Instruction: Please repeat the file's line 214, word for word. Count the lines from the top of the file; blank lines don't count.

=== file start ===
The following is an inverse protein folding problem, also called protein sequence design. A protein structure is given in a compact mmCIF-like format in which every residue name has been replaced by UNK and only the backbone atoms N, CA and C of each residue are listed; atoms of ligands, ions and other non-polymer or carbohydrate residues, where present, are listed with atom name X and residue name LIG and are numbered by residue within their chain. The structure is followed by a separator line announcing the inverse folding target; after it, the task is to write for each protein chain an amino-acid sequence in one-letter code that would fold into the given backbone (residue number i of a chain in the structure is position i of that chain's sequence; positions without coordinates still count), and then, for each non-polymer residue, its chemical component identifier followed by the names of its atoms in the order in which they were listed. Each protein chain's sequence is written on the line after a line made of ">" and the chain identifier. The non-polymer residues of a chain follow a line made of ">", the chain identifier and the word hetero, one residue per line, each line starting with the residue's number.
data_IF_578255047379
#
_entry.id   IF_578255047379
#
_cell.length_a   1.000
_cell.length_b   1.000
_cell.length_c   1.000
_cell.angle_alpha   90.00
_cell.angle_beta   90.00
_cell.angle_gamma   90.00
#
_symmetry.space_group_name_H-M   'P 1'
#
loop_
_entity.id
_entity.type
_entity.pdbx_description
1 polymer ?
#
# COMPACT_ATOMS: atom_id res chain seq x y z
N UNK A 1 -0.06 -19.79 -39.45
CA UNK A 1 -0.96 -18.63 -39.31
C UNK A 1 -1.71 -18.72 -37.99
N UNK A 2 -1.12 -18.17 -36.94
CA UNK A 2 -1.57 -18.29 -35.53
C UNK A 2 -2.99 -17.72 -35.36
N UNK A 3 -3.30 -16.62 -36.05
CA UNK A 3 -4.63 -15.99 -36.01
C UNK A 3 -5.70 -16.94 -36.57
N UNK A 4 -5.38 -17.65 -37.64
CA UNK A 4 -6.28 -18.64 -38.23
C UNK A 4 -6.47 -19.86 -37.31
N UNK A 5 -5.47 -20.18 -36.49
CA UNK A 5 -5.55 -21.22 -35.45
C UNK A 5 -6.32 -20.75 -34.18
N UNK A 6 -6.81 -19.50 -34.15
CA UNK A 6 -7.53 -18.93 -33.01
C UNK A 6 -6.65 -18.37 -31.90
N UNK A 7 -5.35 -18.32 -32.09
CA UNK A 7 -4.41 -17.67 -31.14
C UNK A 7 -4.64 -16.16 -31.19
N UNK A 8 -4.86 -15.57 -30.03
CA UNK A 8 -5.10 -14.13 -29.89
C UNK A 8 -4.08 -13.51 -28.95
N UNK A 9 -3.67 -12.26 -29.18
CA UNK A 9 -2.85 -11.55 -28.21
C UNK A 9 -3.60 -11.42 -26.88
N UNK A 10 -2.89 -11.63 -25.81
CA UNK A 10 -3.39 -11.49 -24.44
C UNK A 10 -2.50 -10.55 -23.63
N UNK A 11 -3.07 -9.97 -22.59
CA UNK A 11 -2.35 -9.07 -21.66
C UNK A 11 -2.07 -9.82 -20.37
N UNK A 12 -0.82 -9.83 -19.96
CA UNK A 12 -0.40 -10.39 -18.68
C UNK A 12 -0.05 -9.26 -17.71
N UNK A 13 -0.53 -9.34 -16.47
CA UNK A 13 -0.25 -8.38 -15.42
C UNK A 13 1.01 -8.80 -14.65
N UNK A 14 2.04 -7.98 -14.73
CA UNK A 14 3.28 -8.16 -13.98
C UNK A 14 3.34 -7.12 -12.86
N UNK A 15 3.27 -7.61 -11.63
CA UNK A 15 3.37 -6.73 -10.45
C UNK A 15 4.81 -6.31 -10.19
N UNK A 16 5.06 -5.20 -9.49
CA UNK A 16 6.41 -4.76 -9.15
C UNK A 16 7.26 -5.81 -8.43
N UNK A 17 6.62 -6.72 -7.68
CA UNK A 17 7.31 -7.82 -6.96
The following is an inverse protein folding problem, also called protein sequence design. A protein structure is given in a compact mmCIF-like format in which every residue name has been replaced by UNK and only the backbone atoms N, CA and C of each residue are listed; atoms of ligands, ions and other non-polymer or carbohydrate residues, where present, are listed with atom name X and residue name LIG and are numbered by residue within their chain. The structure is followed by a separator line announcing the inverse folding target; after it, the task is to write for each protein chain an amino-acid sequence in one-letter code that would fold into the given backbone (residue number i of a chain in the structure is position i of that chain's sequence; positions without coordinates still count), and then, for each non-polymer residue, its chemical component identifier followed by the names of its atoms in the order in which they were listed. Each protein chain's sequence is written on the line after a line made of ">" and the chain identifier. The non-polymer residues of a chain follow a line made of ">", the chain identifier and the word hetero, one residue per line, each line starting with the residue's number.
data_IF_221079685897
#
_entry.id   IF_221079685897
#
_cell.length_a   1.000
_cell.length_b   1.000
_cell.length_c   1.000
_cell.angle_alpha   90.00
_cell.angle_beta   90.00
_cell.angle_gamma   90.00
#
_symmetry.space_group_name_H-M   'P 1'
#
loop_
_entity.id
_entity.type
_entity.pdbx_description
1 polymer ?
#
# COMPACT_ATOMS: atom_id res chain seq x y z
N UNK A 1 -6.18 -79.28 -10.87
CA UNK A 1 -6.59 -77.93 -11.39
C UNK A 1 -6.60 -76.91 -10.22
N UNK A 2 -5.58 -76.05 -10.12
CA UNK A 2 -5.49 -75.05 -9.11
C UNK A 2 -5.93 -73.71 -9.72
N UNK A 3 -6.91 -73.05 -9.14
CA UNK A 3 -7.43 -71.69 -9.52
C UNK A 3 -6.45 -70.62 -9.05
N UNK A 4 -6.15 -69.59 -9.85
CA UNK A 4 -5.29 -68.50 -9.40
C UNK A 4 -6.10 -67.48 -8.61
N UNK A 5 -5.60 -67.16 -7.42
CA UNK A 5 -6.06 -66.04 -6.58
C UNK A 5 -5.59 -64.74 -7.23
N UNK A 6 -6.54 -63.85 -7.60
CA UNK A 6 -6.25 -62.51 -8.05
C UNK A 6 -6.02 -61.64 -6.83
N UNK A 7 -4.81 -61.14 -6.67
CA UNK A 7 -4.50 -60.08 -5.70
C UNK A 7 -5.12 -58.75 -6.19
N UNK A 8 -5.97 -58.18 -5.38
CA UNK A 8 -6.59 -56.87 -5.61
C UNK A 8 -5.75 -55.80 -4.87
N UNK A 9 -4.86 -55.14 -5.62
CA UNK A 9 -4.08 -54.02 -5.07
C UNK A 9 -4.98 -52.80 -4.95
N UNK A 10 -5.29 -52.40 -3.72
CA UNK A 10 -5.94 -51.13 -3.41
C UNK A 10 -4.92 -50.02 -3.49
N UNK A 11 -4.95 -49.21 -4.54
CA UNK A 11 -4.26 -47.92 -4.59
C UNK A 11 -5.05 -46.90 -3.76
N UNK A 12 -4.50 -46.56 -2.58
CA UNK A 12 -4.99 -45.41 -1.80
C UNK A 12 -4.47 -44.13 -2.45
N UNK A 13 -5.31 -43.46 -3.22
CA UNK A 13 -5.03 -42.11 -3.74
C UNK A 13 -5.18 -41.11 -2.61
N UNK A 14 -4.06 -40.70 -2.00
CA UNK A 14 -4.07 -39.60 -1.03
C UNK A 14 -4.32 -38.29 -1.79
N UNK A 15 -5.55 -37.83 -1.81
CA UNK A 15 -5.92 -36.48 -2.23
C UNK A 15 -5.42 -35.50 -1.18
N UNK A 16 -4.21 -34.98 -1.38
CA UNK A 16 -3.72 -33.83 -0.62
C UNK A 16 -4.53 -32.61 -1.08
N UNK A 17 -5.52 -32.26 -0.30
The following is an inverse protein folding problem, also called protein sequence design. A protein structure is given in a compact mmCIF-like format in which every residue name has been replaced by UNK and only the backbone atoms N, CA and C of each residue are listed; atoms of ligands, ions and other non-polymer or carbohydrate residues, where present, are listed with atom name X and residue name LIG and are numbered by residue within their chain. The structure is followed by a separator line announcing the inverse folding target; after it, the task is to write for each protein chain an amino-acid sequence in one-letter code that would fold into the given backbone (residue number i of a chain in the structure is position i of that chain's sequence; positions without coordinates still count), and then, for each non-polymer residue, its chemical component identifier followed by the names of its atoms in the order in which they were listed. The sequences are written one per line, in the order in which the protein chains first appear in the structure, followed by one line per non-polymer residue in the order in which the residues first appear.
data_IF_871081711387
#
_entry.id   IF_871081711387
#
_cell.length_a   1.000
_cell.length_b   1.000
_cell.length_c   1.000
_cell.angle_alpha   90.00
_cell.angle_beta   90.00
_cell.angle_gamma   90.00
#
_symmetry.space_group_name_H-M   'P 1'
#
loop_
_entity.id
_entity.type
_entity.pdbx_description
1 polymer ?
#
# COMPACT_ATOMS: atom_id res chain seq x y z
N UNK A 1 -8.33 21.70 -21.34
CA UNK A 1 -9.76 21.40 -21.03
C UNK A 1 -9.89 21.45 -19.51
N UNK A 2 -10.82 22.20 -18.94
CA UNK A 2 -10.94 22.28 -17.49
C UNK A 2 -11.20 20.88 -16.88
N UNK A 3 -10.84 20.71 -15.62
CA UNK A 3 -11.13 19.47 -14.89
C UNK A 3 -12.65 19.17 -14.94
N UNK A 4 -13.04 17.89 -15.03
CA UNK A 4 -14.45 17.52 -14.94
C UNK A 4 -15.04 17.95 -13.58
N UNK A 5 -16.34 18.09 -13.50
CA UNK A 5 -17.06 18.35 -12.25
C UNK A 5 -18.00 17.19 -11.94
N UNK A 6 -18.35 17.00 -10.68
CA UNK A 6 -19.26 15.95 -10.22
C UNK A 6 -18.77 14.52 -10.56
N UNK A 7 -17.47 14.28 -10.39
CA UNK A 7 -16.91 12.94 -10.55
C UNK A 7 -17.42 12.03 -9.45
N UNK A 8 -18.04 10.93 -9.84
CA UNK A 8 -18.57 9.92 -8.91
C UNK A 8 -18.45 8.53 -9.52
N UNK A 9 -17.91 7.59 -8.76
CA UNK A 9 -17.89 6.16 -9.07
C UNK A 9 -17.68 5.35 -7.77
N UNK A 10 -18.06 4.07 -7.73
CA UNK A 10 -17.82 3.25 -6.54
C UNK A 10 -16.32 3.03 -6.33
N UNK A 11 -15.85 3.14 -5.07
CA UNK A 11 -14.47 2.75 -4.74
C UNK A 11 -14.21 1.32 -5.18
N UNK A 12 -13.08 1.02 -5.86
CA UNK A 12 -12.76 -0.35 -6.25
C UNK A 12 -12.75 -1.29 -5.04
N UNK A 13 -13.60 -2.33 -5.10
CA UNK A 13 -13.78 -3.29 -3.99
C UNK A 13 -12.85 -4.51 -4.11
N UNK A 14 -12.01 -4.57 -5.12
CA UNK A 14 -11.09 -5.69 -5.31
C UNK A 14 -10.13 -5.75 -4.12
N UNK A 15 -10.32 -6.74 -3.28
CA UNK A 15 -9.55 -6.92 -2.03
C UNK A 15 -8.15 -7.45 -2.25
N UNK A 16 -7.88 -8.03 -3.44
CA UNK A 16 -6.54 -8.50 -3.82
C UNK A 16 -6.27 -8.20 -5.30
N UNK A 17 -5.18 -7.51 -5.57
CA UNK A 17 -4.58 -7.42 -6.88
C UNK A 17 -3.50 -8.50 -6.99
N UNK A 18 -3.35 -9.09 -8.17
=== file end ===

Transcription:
N UNK A 18 -3.35 -9.09 -8.17